Brown’s comments are reflected in the findings of the world’s most comprehensive climate change report by the Intergovernmental Panel on Climate Change (IPCC), which was prepared by hundreds of independent scientific experts in 2021 and concluded that it is “unequivocal that human influence has warmed the atmosphere, ocean and land.”[3]

What of the ice ages, then? Referencing claims by his former podcast guest, Steve Koonin, a physicist who previously authored a book that misrepresents climate science, Rogan goes on to say that “[temperature] has always been up and down” according to “core samples”, or reconstructions of Earth’s past climate based on geological proxies.

Paleoclimate evidence indicates that the Earth’s climate has been stable for the last 11,000 years, a period known as the Holocene, which allowed human civilization to flourish.[4] The Holocene began at the end of the most recent ice age, during which global temperature dropped by an average of about 4°C[4] Variations between ice ages, also called glacial periods, and warmer intervals between them, called interglacials, are a feature of Earth’s climate over the last 2.6 million years.

What causes these major paleoclimate shifts? Changes in astronomical dynamics–the eccentricity of Earth’s orbit around the sun, the precession of the equinoxes and axial tilt–result in differences in the distribution of solar energy on Earth, which influences global temperature and ice volume. Thus, astronomical variability has been referred to as the “pacemaker of the ice ages”.[5] However, this isn’t the full picture. Rather, initial orbital-driven climate change can trigger multiple synergistic shifts in the Earth system, which affect the exchange of CO2 between the ocean and the atmosphere. Scientists have therefore concluded that this greenhouse gas, which is responsible for all of modern warming, was also an important mechanism for amplifying climate change initiated by astronomical processes in the geological past.[4] This is supported by ice core records, which show a tight link between atmospheric CO2 concentration and temperature over the last 800,000 years[6,7] (Fig. 2).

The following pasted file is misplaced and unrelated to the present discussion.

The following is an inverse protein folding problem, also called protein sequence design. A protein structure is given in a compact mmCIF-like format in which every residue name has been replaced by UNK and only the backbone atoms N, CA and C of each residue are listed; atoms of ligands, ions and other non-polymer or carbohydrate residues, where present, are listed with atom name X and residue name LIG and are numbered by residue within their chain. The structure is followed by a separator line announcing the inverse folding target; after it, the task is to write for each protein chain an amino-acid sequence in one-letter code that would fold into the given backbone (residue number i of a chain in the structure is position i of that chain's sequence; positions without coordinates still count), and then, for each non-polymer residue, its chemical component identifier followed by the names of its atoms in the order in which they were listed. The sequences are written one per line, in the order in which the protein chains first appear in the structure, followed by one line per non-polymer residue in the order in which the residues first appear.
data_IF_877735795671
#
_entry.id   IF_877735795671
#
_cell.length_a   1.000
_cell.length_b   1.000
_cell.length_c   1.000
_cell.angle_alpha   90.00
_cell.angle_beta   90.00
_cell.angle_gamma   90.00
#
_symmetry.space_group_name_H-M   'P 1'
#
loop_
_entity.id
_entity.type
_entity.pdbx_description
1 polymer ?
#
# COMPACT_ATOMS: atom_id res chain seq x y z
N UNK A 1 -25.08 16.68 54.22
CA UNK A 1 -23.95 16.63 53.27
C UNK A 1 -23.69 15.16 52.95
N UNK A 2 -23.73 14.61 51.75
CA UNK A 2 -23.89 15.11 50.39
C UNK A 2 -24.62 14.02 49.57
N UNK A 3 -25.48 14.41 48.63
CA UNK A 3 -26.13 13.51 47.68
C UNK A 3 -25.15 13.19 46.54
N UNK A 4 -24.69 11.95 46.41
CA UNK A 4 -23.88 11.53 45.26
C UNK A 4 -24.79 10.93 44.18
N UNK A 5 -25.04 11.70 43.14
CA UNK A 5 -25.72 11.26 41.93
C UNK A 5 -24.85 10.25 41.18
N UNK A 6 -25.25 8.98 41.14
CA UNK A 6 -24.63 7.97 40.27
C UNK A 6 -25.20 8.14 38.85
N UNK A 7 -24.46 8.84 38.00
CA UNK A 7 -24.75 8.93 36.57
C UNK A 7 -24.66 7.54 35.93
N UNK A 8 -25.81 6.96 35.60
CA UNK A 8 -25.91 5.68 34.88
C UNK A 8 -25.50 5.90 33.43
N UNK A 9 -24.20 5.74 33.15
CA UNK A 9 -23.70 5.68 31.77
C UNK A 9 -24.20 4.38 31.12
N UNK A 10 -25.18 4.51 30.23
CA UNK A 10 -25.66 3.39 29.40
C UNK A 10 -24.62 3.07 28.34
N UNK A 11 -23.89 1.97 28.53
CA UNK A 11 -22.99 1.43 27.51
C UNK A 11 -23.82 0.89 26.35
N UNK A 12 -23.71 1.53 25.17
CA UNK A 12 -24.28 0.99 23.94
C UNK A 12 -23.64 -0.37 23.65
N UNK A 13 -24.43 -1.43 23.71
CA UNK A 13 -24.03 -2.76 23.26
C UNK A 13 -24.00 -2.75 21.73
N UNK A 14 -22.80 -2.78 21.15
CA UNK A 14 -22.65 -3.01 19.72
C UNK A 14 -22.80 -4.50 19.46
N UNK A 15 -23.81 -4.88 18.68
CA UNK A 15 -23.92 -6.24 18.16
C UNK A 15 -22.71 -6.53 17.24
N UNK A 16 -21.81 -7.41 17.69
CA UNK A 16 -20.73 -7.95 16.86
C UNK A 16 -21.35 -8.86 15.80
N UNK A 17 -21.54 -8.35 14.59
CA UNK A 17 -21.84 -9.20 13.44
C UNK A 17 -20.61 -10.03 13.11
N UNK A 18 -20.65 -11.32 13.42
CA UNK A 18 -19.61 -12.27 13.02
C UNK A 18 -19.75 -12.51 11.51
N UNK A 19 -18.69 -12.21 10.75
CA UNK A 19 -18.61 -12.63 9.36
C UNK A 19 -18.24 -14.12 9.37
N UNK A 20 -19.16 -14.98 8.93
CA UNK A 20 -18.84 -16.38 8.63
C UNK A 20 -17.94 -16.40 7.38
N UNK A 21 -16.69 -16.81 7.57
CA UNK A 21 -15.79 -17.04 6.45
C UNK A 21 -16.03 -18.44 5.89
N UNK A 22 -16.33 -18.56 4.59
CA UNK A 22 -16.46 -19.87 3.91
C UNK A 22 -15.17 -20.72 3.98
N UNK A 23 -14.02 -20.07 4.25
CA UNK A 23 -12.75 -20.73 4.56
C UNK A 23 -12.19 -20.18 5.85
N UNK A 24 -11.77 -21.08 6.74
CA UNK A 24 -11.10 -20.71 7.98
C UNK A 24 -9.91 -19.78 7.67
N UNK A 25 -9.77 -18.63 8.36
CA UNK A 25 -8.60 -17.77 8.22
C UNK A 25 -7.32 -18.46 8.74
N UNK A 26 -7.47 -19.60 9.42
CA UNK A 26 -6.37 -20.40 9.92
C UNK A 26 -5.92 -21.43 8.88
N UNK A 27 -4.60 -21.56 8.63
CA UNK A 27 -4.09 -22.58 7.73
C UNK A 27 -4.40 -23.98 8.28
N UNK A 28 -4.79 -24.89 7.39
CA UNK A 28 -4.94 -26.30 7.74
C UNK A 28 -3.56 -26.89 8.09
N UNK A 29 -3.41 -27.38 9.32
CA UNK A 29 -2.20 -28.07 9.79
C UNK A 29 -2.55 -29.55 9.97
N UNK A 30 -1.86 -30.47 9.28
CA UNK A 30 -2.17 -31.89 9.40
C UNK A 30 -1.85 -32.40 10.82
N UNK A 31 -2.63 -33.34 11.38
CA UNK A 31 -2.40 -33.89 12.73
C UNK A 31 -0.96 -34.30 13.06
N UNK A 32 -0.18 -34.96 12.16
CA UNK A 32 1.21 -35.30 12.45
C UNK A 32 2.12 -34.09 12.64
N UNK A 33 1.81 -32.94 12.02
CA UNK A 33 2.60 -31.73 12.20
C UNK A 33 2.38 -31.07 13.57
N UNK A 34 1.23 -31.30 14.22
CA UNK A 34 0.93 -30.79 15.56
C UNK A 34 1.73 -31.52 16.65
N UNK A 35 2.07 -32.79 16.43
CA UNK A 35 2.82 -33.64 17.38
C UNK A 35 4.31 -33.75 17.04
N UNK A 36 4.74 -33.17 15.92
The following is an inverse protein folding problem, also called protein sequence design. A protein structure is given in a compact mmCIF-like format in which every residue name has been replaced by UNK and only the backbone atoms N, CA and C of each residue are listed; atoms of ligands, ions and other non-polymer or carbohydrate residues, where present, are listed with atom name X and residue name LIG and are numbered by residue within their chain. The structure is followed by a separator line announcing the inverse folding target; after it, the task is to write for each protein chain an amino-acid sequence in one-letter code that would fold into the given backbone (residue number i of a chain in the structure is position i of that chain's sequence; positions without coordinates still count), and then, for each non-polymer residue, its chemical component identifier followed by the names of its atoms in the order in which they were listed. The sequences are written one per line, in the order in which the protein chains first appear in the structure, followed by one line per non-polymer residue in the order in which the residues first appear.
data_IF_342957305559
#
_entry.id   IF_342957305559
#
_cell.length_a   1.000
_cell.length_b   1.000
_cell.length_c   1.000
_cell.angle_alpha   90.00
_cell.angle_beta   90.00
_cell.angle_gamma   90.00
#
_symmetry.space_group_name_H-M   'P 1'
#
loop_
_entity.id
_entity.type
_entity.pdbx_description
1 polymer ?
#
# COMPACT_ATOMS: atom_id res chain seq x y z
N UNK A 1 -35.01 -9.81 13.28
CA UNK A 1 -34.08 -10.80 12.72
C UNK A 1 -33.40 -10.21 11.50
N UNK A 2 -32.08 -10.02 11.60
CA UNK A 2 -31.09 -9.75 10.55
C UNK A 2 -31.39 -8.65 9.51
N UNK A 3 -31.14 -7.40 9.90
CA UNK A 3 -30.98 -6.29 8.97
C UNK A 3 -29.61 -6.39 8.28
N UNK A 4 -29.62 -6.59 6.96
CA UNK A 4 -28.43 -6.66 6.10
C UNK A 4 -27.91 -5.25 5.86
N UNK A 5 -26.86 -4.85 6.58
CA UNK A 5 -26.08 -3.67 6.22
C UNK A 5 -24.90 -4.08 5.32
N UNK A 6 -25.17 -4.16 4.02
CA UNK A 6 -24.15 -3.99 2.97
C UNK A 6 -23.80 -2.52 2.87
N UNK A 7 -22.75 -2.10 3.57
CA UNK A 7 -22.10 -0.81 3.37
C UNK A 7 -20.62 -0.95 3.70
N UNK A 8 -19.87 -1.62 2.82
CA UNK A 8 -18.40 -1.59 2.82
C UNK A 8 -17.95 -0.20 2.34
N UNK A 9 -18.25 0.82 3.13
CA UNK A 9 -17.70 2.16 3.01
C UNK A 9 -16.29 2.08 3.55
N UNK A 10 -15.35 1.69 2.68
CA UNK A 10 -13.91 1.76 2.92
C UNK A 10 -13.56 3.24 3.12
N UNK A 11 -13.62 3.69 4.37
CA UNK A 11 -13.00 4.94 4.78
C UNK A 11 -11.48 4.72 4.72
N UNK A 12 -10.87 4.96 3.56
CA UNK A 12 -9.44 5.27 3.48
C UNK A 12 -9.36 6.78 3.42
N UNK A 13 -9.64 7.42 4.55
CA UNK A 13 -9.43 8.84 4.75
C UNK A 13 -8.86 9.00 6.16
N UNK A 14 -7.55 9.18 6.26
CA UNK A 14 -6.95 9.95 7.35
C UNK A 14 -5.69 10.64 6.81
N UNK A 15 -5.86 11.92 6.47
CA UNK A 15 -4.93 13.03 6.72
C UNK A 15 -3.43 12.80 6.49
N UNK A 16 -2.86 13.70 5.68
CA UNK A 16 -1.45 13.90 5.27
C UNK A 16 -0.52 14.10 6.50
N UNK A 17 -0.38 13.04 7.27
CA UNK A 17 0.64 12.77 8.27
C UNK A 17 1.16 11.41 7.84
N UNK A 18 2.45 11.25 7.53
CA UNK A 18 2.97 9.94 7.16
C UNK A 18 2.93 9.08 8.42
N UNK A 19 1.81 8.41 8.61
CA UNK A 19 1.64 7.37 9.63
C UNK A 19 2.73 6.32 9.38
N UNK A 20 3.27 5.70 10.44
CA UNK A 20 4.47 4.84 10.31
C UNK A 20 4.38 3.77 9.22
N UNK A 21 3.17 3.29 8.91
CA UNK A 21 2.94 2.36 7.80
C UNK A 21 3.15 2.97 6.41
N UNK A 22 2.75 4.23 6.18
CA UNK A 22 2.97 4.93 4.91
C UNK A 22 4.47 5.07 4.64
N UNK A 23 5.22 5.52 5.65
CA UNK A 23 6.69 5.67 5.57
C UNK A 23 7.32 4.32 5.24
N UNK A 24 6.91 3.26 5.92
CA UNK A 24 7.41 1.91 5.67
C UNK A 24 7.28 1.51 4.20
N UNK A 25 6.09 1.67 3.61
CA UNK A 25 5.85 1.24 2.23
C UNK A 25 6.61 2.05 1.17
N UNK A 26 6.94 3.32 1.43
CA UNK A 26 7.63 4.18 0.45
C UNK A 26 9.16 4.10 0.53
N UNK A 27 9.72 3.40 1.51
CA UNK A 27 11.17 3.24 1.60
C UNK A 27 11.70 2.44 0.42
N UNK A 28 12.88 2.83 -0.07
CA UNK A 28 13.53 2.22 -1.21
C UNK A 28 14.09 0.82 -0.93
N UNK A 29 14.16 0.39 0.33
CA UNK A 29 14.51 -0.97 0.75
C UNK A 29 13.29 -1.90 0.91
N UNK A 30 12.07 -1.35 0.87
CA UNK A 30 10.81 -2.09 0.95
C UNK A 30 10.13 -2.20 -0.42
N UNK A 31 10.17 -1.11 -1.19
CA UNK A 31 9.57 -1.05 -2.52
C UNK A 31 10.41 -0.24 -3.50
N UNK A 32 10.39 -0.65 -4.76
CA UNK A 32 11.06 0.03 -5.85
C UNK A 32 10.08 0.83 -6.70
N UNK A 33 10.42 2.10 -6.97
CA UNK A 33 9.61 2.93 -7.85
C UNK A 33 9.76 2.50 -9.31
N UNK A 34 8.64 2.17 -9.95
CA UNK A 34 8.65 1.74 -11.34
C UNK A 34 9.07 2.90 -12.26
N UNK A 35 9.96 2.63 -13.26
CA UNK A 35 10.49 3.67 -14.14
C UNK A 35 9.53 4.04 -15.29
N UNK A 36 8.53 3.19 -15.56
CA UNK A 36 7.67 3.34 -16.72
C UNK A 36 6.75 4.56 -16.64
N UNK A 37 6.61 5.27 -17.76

Figure 2. Atmospheric CO2 (top) and temperature change (bottom) over the last 800,000 years. Note that high levels of CO2 are associated with high temperatures and low levels of CO2 are associated with low temperatures. Chart modified from Data from the University of Copenhagen Centre for Ice and Climate.

Prior to human influence, CO2 varied from approximately 200 to 300 ppm over thousands of years. However, the situation today, in which CO2 levels exceeded 400 ppm in the course of several decades, is unprecedented in the past million years (Fig. 3).

Figure 3. Atmospheric CO2 concentration over the last 800,000 years. Note that modern levels of >400 ppm, driven by anthropogenic emissions, are a notable departure from pre-human variability. Source: NASA.

Climate contrarians frequently invoke the fact that Earth’s climate has changed in the past, without human influence, to cast doubt upon the consensus of scientific evidence[8,9] that points to modern warming driven by human activity. However, this argument is flawed, noted Mark Richardson, a climate scientist at Colorado State University.

“Here are logically identical arguments: ‘The New England Patriots scored touchdowns before Rob Gronkowski, so Rob Gronkowski can’t score touchdowns,’ said Richardson. “Or more simply: “‘Fires happened before humans, so humans can’t cause fires.’”

Contrary to Rogan’s speculations, all of the scientific evidence indicates that human emissions of greenhouse gas are driving modern climate change.